But the signals we’ve received from the White House and congressional Republicans indicate that the GOP views tax reform as a go it alone effort. Case in point: The White House’s tax reform outline. It was released without any outreach to Democrats or any real attempt to incorporate congressional priorities into the fold

Uh, yeah. Have you met Mitch McConnell? Have you met any Republican in the last decade? They. Will. Not. Work. With. You. It's part of their cultural identity. They know their voters are strung out on a steady IV of FOX News and talk radio and right-wing internet that has them convinced that the democrats are basically a combination of the Bolshevik Party and the Manson Family. Even if they wanted to work with you on something, they'd be too afraid of their base. It's like you're the unpopular kid at school, the one everyone thinks is a "geek" and no other kid will befriend you lest he be thought a "geek" by comparison. That's not a great analogy, because it supposes that the Republicans are popular and God knows they aren't that, but you get the idea.

I mean, look at Chris Christie. Not literally, I wouldn't wish that on anyone, uggggh!

But remember how he was considered one of the front-runners for the Republican Presidential nomination? And then he hugged Barack Obama. And said that even though he was a Republican and Obama was a Democrat, they were working together because "that's what grownups do?" Remember? How many delegates did Christie win again? Somewhere in the neighborhood of squat as I recall. And look what he's been reduced to. groveling at the feet of Il Douche, tryuig to curry favor and failing again and again. You think any of t[=your colleagues across the aisle want to end up like Chris Christie?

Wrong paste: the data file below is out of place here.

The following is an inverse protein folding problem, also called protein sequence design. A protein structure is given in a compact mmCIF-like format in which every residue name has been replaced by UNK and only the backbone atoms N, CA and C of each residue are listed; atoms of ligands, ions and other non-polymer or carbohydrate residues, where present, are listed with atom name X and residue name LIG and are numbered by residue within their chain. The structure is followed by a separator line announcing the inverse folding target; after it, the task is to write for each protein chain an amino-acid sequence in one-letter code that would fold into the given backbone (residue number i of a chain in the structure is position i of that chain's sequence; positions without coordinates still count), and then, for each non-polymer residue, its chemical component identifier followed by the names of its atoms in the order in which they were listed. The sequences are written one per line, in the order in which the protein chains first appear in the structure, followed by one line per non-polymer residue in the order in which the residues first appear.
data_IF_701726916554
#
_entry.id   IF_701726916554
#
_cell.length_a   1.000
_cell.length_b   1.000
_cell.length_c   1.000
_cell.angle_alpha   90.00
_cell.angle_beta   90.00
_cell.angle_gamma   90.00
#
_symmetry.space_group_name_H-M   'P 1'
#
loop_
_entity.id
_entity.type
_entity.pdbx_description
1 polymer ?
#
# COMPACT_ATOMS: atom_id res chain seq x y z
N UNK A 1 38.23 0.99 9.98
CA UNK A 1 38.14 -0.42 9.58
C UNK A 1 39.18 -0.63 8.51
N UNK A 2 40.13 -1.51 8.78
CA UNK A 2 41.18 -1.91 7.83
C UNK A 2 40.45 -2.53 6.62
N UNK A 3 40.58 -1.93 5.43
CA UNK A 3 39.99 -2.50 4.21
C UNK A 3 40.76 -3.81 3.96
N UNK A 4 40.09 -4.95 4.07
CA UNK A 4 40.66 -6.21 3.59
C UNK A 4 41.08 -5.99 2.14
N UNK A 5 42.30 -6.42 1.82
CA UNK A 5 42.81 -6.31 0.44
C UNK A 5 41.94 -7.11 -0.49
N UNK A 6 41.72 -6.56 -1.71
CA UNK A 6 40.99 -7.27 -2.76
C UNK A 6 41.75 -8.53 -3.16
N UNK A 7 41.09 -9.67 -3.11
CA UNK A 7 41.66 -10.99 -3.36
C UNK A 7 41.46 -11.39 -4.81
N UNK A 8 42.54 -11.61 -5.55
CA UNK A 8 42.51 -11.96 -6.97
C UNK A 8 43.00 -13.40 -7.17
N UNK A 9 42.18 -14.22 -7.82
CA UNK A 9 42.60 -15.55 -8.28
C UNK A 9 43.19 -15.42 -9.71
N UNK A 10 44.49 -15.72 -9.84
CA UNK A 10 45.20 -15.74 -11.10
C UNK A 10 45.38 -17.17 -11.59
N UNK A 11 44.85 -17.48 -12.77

As proposed, this outline would blow such a massive hole in the country’s deficit it would force political leaders to gut Medicare and Medicaid to accomplish the drastic cuts President Trump promised

Yeah, that's not a bug, it's a feature.

Tax reform is needed, but stripping seniors, veterans and children of access to essential care is not the way to do it.

Ugh. . . Stop it! Stop buying in to their premise! Who says tax "reform" is "needed?" What reputable economists are saying this? When you accept their false premises, you've lost the argument before you've even begun.

Next time: Michigan Congresswoman Sandy Levin also argues tax "reform" on Republican terms.